Hillary Clinton Produced Broadway Musical

The Broadway musical "Suffs" is struggling to fill seats, despite being co-produced by former Secretary of State and presidential candidate Hillary Clinton and Nobel Peace Prize winner Malala Yousafzai. The show, which premiered in April, finished in the bottom 23% among all 35 Broadway shows for the week ending May 5, according to Broadway League.com. The following week, it filled only 78% of its seats across all performances.

Directed by Leigh Silverman and written by singer-songwriter Shaina Taub, "Suffs" is a nearly three-hour-long play set in 1913, during the suffragette movement in America. The play follows a group of women as they fight for the right to vote, and explores themes of intersectionality and unity among women of different races, classes, and generations.

Despite its timely subject matter, the show is struggling to attract audiences. Its website describes it as an "entertaining and inspiring" retelling of the fight for women's suffrage, but some critics suggest that its political message may be turning viewers away. Daily Wire host Michael Knowles noted that the cast is made up entirely of "females or gender non-binary cast," and suggested that the play's struggles may be due in part to a "concerted promotional effort by the establishment media."

However, the play's co-producers, Furman, and Sussman, along with Clinton and Yousafzai, remain optimistic about its success. In an interview with the Associated Press, Clinton stated that she connects with all of the characters in the play, as she understands the challenges of taking risks in pursuit of progress. She also sees the play as relevant to today's political climate, stating that "we have a lot of challenges in our country" and that a play about voting in an election year is timely.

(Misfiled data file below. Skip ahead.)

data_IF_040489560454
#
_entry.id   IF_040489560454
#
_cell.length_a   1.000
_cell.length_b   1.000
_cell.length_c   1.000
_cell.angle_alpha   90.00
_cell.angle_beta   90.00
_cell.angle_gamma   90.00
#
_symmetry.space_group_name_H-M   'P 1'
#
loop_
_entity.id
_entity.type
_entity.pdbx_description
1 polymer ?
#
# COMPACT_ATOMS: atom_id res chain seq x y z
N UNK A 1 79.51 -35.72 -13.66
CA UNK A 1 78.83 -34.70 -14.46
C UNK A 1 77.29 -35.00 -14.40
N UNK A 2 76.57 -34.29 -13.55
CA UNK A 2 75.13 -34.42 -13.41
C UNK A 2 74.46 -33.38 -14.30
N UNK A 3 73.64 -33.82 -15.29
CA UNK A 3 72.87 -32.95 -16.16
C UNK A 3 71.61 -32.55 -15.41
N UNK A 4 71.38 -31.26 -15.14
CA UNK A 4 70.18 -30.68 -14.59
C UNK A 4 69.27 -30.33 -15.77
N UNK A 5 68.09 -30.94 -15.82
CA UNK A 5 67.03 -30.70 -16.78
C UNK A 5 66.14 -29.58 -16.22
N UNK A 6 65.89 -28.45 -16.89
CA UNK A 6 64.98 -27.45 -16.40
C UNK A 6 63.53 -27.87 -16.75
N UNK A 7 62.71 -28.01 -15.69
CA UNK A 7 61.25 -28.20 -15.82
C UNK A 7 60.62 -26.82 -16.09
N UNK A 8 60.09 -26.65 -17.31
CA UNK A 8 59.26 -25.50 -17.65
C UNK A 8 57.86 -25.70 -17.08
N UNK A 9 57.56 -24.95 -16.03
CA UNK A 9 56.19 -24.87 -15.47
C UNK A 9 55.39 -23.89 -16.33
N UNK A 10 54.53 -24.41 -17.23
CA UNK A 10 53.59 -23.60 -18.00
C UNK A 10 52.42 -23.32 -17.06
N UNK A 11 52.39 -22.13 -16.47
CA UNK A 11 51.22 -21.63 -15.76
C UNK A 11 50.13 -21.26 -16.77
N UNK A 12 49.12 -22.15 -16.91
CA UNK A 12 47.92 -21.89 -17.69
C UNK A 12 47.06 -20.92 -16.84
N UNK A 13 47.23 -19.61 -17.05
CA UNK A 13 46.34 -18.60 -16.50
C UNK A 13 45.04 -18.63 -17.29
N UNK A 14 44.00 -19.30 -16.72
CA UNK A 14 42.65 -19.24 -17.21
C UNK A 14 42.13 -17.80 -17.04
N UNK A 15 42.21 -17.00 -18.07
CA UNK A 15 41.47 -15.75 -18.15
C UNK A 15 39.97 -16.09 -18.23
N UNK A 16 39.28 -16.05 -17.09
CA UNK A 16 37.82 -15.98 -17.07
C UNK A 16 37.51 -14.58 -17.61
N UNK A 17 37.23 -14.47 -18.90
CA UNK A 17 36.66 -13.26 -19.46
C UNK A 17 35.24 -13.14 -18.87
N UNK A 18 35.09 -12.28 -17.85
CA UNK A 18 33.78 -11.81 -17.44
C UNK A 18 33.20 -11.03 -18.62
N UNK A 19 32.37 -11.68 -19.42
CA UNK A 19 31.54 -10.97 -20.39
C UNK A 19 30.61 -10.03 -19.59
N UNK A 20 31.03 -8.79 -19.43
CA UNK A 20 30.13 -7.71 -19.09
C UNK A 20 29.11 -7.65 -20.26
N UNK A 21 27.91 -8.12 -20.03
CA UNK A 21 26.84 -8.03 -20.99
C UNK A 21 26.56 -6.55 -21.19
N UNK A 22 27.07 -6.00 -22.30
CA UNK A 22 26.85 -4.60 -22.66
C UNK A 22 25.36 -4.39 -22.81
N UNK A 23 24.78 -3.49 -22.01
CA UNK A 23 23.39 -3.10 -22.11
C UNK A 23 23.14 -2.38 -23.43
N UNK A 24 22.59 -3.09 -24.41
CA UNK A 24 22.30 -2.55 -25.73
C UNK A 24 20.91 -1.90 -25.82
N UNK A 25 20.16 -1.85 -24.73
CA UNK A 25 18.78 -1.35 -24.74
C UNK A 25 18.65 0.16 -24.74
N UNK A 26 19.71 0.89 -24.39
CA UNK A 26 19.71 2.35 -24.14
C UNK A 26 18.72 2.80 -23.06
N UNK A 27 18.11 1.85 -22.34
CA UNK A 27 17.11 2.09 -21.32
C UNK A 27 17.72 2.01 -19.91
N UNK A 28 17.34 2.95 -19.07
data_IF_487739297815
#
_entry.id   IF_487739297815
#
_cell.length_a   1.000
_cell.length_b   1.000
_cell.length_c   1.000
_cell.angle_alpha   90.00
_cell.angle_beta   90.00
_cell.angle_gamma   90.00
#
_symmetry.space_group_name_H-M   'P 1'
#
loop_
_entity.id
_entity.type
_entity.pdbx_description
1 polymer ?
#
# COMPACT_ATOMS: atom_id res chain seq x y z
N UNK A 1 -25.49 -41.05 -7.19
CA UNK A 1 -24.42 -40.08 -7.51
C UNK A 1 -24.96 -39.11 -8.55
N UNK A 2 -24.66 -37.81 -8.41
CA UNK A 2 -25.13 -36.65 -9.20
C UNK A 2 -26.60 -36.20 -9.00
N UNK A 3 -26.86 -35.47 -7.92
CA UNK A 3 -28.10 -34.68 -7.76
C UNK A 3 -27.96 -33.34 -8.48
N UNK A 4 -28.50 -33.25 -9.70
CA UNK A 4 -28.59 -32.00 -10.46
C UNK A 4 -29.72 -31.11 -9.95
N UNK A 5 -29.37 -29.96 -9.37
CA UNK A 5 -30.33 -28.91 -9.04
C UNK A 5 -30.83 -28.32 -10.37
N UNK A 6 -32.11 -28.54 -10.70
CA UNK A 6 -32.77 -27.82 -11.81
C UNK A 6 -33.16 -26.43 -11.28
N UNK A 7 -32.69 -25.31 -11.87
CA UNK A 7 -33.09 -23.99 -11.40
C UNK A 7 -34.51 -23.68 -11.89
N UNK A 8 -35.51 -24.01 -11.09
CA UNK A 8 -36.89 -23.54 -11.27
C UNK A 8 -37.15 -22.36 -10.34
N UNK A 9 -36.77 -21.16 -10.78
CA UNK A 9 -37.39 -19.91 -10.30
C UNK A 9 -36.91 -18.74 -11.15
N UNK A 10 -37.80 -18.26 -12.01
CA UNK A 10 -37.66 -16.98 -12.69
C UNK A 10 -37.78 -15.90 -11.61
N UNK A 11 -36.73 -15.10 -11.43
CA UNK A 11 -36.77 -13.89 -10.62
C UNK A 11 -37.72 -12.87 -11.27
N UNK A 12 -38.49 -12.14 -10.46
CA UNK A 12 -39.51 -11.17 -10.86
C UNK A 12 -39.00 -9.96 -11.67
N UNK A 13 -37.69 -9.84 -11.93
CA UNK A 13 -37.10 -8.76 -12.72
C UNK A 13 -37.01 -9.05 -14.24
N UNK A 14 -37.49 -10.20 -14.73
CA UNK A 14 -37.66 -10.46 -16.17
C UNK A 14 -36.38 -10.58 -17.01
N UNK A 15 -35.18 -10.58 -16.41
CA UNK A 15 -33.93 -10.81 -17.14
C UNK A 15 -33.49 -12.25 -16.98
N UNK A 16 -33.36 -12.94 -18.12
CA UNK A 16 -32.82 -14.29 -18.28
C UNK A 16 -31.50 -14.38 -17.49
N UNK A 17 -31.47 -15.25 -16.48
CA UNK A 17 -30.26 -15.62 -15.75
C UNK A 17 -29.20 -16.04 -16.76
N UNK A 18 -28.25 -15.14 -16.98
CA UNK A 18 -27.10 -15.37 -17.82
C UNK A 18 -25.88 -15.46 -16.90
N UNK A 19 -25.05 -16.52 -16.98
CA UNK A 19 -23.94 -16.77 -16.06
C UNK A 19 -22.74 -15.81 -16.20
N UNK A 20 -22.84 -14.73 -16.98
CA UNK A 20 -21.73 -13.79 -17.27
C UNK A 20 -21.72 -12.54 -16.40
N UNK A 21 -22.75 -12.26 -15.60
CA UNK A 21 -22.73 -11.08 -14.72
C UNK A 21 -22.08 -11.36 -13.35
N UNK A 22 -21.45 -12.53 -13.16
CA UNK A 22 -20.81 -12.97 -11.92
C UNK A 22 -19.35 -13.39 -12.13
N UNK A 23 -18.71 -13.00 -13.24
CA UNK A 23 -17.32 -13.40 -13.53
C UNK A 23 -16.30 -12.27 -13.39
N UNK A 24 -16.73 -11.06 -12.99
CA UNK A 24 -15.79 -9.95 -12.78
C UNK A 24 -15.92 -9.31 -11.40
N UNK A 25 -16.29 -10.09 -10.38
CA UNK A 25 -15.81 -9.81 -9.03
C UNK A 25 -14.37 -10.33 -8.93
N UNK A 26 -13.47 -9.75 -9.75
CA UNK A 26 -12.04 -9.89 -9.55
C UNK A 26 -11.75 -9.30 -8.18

Critics have praised the performances of the all-female cast, many of whom have been involved in Broadway productions before. However, it seems that the play's political message may be overshadowing its theatrical qualities for some potential audiences. The New York Post reported that the play struggled to sell out seats for its eight performances during the May 5-12 timeframe, with an average of only 79% of seats filled. This marks a disappointing start for the play, especially given its high-profile co-producers.

Despite its struggles at the box office, "Suffs" has received positive reviews from audience members and critics alike. The show has been praised for its poignant and timely message, as well as its impressive performances and production quality. Additionally, the play has been lauded for its diverse and inclusive casting, adding a contemporary twist to a historical story.

While the fate of "Suffs" on Broadway remains uncertain, its co-producers remain determined to see the play succeed. Furman and Sussman have expressed their commitment to bringing important stories to life on stage and believe that "Suffs" has the potential to inspire and entertain audiences. As the play continues its run, it will be interesting to see if its message and performances can capture the attention and support of a wider audience.

In an era where political divisions are strong and activism is on the rise, "Suffs" serves as a reminder of the progress made by the suffragette movement over a century ago. However, the struggle for equality and representation is far from over, and this production aims to inspire audiences to continue fighting for progress and unity. As the play continues to run on Broadway, its relevance and impact will undoubtedly continue to be a topic of discussion among theatergoers and critics alike.

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